- Bring the equipment necessary to shoot the types of images you are traveling to shoot and know how to use it. That sounds straight-forward, but acquiring new equipment may mean spending a fair sum of money which you just don’t have in your budget. You can rent equipment or buy used gear from reputable sources. You can also research lesser priced alternatives. For example, I thought I needed a gimbal tripod head to attach to my tripod, to photograph flying birds. I discussed gimbal heads with a friend who is a wildlife photographer, and she suggested I buy a Sidekick which would attach to my existing ball head and effectively create a gimbal head. I had never heard of a “Sidekick” before. It is lighter weight than a gimbal and less expensive. I did buy it, and it worked like a charm.
- Research and understand the techniques you may have to use during your upcoming trip to take the pictures you want to take. Make the time to practice them before you leave, particularly if they are new to you. I practiced photographing brown pelicans near my home before my Alaska trip, with particular emphasis on focus tracking. You might consider joining camera club outings or meet-up photography groups to practice and improve your skills, adding to your experiences.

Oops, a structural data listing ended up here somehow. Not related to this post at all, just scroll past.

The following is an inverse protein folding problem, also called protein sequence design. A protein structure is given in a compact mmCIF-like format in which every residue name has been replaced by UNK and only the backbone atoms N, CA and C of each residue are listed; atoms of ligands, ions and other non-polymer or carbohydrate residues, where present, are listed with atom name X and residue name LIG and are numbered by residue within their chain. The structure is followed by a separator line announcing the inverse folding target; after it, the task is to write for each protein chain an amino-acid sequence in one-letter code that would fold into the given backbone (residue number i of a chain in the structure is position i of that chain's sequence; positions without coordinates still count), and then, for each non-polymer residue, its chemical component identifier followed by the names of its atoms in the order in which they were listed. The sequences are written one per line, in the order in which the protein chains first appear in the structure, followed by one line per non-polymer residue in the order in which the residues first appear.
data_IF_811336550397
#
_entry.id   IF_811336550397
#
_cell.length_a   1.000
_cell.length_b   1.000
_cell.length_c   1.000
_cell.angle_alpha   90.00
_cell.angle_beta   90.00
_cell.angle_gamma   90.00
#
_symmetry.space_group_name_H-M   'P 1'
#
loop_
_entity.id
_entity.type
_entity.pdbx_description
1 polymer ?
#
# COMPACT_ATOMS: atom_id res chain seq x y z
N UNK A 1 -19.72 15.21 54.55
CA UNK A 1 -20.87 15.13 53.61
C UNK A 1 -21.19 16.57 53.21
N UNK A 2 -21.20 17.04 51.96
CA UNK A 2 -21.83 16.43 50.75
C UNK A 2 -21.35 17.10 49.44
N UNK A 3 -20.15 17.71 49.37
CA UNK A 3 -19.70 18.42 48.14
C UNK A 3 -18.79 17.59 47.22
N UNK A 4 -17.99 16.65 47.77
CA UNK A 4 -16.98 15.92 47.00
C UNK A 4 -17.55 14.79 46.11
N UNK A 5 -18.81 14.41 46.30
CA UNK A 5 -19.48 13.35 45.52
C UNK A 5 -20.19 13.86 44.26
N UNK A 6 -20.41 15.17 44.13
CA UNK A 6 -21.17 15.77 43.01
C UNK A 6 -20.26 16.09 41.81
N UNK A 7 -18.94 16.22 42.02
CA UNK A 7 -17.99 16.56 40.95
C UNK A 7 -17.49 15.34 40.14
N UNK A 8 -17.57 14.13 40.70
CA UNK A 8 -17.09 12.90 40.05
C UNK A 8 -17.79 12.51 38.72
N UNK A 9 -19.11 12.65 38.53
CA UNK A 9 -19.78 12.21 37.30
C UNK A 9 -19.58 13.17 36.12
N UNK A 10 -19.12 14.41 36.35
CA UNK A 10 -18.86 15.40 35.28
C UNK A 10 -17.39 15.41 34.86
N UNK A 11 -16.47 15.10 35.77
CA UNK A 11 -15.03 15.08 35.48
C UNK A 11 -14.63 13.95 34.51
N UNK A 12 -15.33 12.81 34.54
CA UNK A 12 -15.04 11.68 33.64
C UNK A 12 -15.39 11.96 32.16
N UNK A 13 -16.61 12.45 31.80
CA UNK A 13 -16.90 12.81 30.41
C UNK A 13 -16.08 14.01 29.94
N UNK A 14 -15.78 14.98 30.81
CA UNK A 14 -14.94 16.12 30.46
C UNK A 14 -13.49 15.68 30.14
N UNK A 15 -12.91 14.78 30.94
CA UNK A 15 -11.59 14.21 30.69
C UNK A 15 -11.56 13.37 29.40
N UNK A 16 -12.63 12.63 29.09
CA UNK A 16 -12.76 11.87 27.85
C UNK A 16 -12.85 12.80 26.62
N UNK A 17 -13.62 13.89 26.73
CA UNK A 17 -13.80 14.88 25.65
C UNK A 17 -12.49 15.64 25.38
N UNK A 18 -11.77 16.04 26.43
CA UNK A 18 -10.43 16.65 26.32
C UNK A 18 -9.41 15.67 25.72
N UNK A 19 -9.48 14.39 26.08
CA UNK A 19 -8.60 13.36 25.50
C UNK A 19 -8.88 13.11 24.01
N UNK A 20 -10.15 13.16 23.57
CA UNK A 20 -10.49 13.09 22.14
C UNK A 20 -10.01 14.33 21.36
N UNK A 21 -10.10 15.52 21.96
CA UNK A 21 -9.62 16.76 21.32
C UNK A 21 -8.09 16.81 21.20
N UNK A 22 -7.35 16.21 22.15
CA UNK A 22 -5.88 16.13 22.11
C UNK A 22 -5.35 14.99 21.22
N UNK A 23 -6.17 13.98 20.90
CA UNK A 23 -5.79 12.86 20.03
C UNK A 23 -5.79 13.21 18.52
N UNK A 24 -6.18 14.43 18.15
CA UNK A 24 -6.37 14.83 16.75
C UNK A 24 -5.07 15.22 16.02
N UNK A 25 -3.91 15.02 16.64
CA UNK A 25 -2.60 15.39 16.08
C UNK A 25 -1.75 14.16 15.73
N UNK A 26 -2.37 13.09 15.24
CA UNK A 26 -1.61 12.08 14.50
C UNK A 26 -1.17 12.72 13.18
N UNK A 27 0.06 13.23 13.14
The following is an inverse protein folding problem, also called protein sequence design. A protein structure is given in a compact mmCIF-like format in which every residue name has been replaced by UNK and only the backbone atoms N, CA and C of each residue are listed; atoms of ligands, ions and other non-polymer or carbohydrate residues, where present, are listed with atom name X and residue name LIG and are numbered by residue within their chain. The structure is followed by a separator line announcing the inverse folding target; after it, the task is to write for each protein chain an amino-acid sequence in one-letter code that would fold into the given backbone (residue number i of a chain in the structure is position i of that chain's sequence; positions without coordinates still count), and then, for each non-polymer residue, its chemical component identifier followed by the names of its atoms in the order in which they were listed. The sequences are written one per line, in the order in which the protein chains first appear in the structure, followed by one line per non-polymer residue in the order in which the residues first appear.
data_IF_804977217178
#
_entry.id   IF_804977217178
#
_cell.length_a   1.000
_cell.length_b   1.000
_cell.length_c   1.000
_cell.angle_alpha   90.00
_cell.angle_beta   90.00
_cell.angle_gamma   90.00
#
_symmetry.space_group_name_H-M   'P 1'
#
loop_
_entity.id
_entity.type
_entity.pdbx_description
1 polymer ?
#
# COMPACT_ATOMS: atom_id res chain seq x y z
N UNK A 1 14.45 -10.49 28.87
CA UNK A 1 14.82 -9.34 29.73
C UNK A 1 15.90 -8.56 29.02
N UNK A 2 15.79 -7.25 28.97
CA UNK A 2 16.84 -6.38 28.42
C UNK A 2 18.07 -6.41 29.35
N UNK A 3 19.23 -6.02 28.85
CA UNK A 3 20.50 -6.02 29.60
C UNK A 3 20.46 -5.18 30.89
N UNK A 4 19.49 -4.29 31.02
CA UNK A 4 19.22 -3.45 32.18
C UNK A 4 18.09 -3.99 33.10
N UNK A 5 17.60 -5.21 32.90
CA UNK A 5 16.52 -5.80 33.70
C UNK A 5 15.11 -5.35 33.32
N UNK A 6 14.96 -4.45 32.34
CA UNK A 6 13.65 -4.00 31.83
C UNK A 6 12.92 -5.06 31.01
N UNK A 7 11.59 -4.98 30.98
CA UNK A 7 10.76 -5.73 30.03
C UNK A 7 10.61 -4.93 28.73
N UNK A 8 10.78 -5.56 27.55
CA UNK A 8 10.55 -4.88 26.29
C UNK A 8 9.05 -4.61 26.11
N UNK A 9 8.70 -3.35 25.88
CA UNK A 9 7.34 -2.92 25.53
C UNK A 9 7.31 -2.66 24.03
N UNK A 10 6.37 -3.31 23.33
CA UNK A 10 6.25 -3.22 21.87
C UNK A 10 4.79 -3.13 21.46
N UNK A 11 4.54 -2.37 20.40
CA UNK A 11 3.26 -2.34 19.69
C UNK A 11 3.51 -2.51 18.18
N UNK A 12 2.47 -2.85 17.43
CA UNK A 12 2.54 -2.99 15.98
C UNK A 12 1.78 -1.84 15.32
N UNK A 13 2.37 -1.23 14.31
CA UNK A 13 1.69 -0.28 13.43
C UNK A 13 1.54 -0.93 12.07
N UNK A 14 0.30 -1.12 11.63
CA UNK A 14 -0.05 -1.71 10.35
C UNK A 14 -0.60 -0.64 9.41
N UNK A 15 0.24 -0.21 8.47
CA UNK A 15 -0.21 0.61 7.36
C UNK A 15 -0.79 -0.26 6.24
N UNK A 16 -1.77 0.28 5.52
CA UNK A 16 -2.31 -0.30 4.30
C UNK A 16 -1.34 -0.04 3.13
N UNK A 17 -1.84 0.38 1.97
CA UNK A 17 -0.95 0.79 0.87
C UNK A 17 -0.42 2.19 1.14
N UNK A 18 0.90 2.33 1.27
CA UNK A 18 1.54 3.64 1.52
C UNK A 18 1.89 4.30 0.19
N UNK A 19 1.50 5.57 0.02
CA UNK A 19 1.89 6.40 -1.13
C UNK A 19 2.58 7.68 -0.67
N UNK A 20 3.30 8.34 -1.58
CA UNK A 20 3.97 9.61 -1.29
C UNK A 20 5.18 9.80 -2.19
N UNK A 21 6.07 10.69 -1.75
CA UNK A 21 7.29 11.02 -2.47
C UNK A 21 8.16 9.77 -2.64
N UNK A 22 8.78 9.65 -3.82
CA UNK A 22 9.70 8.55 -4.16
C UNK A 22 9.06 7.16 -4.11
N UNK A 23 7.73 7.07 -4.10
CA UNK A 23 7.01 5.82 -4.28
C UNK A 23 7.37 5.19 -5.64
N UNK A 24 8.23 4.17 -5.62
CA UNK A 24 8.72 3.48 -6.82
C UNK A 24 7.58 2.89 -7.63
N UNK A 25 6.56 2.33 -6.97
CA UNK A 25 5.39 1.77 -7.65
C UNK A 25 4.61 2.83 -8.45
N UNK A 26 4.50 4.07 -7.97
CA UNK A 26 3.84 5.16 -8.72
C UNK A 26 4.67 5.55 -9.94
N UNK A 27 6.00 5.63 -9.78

- Wear the right clothes. If you are going somewhere new, you may not be aware of what you will need to stay comfortable. Read books and articles, visit your local outdoor stores, and talk to friends for clothing suggestions. It is hard to take pictures if you are freezing, wet or chasing away the bugs. For example, if you are going to a bug or mosquito infested area consider buying bug resistant clothing. Ex Officio is known for its “Bugsaway” line. If you may be walking in or near water, you may want to wear Neos overshoes over your shoes or boots. They take up a lot less space in your suitcase than knee-high rubber boots.